About The Team | Ciarán

I have been working on Plug, at least in spirit, for over 10 years. After university my main interests were at the intersection of community and environmentalism. I worked with my dad at home installing a wind turbine, solar panels and growing own food, and we organised meet ups through an organisation called GIY Ireland, a ‘grow it yourself’ network. At the same time I developed an interest in web technologies, having seen how powerful they had been at enabling organic communities to develop in the real world over the previous decade.

My first project online was a primitive version of Airbnb, where I listed private residential accommodation for a large folk dance and music festival in Ireland. Between 2010 – 2012 this festival, which attracted over a quarter of a million visitors over 3 years, was happening in my home town. Inspired by Couchsurfing.com, I designed a simple website in dreamweaver and advertised all over town to attract homes with spare rooms and couches. While finding the listings was not difficult, my main problem was collecting transaction fees, and after the first year when I basically worked for free I dropped the project, only to witness the rise of Airbnb over the subsequent years. After this I resolved to stick to my guns and carry ideas as far as I could.

After this I decided to work on a website for supporting local growers to convert their hobbies into businesses. It was supposed to be a sort of market-oriented social network, similar to Etsy.com but for food, mapping the networks of small businesses and food lovers through farmers markets and artisanal shops and restaurants. Called YouProduce, in truth this project was way too complex for my meagre talents. But through it I found a mentor and learned more about how web applications are put together. I taught myself to code in Ruby on Rails, and the experience led me into a career in web agencies, although not as a programmer, but as an account manager.

The Dunning-Kruger effect has always been a close companion of mine.

I have always been good at spotting the obscure relationships and hidden patterns behind things that seem unrelated, which made me a good technical account manager. I was quickly able to gather knowledge from one client in one industry and apply to another in a completely different industry. I loved to work on complex problems, but even more importantly, when I learned about or discovered solutions, I loved to deploy them as diversely as I could. Sometimes you can be working on two very different problems, and yet when a solution emerges for one it clicks something into place for another, often much bigger, problem. In very small ways I did this for small businesses and startups, helping them create their websites and digital strategies, specialising in search engine optimisation. But I had my real epiphanies later on.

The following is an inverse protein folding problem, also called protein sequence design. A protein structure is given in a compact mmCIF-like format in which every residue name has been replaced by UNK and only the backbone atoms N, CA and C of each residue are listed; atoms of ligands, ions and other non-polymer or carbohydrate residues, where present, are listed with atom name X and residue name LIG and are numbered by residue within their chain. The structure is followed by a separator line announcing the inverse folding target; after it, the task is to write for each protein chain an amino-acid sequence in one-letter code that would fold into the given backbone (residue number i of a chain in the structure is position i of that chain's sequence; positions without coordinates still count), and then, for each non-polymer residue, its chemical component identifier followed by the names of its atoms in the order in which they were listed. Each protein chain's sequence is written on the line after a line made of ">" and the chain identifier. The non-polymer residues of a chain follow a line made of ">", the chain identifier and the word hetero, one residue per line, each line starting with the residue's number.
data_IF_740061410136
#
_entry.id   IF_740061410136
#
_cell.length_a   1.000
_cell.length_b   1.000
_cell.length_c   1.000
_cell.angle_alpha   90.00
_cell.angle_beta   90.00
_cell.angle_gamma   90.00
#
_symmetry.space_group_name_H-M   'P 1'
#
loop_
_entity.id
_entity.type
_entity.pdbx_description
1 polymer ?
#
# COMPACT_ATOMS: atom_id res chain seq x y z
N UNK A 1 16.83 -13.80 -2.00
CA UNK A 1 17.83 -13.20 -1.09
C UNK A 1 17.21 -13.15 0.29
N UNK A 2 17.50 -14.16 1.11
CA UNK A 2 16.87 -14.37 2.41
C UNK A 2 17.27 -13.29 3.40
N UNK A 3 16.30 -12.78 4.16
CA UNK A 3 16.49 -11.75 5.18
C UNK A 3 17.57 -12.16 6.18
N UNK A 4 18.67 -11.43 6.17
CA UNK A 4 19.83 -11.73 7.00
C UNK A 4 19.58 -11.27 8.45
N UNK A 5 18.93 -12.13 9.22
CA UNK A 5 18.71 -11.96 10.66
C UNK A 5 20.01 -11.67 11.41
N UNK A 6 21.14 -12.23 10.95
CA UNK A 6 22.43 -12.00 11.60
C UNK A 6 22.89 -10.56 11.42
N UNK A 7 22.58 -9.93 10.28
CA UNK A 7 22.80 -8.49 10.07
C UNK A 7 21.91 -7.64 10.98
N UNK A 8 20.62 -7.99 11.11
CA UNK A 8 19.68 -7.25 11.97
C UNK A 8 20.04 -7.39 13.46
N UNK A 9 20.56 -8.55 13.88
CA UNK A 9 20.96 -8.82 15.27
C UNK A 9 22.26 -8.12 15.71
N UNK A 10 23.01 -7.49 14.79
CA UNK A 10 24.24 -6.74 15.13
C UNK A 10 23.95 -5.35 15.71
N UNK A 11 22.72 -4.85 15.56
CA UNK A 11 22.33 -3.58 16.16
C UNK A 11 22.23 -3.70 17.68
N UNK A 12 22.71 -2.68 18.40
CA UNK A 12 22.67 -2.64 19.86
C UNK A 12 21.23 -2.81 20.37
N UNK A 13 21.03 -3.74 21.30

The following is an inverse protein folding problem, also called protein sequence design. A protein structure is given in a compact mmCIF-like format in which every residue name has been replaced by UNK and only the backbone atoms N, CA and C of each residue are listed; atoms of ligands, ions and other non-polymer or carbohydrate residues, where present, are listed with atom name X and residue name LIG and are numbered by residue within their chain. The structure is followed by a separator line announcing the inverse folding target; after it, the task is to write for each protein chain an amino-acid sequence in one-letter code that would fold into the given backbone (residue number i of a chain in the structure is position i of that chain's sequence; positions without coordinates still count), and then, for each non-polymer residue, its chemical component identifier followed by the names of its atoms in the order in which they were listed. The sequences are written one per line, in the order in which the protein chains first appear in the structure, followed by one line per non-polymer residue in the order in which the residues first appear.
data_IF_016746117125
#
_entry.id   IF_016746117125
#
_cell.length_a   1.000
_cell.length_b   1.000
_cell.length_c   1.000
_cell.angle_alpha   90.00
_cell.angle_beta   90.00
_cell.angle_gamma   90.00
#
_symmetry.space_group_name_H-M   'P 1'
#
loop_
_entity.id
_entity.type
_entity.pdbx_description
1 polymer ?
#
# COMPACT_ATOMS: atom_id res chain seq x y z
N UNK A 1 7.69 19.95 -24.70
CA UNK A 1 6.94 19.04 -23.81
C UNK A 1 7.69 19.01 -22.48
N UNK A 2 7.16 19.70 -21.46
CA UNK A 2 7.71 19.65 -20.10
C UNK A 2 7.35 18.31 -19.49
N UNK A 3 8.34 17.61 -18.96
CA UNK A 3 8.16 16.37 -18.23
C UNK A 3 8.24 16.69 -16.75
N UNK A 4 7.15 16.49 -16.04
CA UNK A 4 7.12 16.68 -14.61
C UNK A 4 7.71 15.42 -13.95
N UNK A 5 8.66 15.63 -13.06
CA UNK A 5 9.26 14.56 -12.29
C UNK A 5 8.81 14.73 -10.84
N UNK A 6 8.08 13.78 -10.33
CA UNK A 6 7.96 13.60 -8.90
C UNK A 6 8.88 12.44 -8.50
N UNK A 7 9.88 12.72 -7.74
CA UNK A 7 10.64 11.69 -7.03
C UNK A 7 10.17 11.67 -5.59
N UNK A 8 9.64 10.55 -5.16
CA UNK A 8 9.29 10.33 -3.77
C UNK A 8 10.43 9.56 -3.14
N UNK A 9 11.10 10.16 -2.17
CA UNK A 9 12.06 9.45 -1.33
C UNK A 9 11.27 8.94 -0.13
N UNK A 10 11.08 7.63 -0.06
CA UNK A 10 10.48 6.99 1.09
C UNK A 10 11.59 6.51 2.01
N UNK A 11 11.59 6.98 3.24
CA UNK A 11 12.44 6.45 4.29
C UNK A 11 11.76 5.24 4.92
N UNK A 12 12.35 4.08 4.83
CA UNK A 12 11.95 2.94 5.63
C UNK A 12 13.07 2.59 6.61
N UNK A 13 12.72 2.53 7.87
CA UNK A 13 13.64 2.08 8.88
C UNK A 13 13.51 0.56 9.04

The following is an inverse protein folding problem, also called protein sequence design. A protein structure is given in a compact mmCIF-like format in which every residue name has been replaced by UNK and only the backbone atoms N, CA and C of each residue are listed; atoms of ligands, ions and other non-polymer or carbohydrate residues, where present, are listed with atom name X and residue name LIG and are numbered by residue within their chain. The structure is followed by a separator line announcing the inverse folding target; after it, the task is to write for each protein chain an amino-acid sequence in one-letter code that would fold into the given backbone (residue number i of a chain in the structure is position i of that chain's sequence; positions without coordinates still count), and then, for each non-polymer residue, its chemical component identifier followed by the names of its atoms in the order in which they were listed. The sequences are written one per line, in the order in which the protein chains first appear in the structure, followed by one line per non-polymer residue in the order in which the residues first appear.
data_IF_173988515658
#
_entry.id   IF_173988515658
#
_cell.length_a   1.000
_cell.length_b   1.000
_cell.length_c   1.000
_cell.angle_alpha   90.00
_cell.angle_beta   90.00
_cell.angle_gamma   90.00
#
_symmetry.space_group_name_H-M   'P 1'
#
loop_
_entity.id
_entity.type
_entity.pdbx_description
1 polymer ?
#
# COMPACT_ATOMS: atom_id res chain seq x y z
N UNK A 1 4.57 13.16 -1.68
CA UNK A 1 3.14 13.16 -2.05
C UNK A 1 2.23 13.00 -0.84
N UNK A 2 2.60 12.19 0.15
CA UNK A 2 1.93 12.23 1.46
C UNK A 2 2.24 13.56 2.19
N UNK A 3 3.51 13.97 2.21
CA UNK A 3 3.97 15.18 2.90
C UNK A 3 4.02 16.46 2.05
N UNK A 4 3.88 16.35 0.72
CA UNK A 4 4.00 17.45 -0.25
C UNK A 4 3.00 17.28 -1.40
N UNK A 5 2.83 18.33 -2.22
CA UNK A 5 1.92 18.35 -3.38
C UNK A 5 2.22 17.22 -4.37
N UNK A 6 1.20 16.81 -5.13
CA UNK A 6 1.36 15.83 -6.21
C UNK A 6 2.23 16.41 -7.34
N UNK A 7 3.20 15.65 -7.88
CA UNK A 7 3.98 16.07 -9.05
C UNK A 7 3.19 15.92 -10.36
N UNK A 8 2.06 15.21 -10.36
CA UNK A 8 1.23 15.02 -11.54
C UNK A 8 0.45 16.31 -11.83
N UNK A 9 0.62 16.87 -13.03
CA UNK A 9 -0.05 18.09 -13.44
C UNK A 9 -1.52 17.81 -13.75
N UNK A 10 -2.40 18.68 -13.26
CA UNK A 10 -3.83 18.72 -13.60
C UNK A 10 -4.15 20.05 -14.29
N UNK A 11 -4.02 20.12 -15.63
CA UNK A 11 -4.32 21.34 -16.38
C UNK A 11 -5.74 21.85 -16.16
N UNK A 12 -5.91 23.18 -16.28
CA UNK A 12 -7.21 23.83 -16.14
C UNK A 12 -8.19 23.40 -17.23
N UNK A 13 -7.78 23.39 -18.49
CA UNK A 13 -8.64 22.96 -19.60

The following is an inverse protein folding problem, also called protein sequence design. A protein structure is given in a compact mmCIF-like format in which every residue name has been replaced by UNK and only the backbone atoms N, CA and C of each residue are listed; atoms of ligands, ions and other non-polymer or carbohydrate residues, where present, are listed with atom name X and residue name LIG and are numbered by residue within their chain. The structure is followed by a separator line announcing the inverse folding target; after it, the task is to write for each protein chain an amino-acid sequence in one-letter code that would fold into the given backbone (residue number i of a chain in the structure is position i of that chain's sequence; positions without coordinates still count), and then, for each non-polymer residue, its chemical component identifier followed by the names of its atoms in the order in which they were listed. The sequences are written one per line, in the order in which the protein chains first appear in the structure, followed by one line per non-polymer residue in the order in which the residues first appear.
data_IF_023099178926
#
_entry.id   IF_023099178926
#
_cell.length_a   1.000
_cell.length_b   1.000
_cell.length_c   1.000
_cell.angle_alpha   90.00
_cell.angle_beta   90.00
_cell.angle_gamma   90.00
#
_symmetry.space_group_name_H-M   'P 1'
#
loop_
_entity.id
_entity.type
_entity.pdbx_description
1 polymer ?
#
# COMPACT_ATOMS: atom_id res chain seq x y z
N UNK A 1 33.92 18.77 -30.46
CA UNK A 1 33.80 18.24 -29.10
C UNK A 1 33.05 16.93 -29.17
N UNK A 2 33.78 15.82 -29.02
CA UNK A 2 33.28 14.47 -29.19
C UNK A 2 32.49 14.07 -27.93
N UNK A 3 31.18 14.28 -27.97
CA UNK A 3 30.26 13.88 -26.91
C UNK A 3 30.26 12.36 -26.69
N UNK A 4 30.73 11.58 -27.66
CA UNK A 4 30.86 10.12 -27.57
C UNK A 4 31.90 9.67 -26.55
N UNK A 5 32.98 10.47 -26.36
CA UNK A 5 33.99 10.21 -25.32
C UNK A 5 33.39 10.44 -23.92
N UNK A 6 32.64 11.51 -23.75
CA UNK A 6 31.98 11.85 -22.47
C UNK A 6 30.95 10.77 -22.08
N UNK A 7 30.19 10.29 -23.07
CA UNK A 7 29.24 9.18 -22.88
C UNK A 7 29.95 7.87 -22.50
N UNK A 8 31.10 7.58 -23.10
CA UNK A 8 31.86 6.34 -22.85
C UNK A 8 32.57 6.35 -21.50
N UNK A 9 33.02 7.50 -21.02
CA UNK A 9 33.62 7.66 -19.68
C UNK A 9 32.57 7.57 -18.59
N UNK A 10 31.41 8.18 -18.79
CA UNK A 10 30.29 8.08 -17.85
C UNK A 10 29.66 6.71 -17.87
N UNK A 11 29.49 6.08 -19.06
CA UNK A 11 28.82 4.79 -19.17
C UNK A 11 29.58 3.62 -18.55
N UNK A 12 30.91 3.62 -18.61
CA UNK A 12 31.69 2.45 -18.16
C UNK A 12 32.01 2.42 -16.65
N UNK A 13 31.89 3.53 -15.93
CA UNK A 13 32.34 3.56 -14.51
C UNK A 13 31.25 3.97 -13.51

Around 2015 I started learning about Bitcoin and the proof of work algorithm, and around the same time I started taking Brazilian dance classes in a style called forró. You cannot get more unrelated than those two spaces. But in a sense, both of them were emergent organic communities. After a few years of dancing I helped my teacher organise a small festival, and then weekly classes and parties where we would book bands and forró-famous teachers from around Europe and Brazil. We helped to support and grow this community for 3 years, creating 3 amazing festivals that brought a lot of joy to people’s lives.

It was the bizarre and eclectic combination of all of these areas that gave me my eureka moments, when I combined the problems of nurturing and cultivating communities as diverse as food networks to cryptocurrencies to dance, and the underlying rules – I use that word in the loosest possible terms – that support them. I was particularly concerned with how networks communicate, curate, and share information, on who gets heard and who gets amplified, how we identify the prominent people and weed out those who want to cause trouble or elevate themselves narcissistically.

I am also a voracious reader, and I love philosophy, math and science, and some books that deeply influenced me were Finite and Infinite Games by James Carse, and Linked: The New Science of Networks by Albert-László Barabási.

The core idea behind Plug revealed itself to me around 2016, but I had to sit on it for a long time as I didn’t have the bandwidth of abilities to push it forward alone. I tried to rope in some friends to very little success. In fact, the hardest part was building a solid team. Multiple attempts at recruiting cofounders failed and by the time we really came together, first with Liz, then later with our developers, I had completely exhausted myself and my resources. When covid-19 emerged it was, frankly, a respite, a ready made excuse for why I had never launched anything after talking the ears of so many people I knew, staking my entire reputation on this moonshot.

In the end covid gave us time to take stock and go back to the drawing board. We started a new company with a new founding team in October 2020.

My role in this team is as diverse as it gets. I am a self-taught designer, not by choice, and I dabble in every aspect of the project where we fall short on resources. Where I can I try to recruit contributors and future cofounders, and I spend many hours every month considering and developing legal and operational structure of our growing organisation, what tools we use, how we communicate, how we share ownership and how we plan to get new people involved.

I guess if I could express my purpose in a few words it would be to bring people together in open, safe and fulfilling public spaces, digitally mediated but embedded in the real world. And the whole ‘metaverse’ idea that is being thrown around at the moment sounds like Hell to me.

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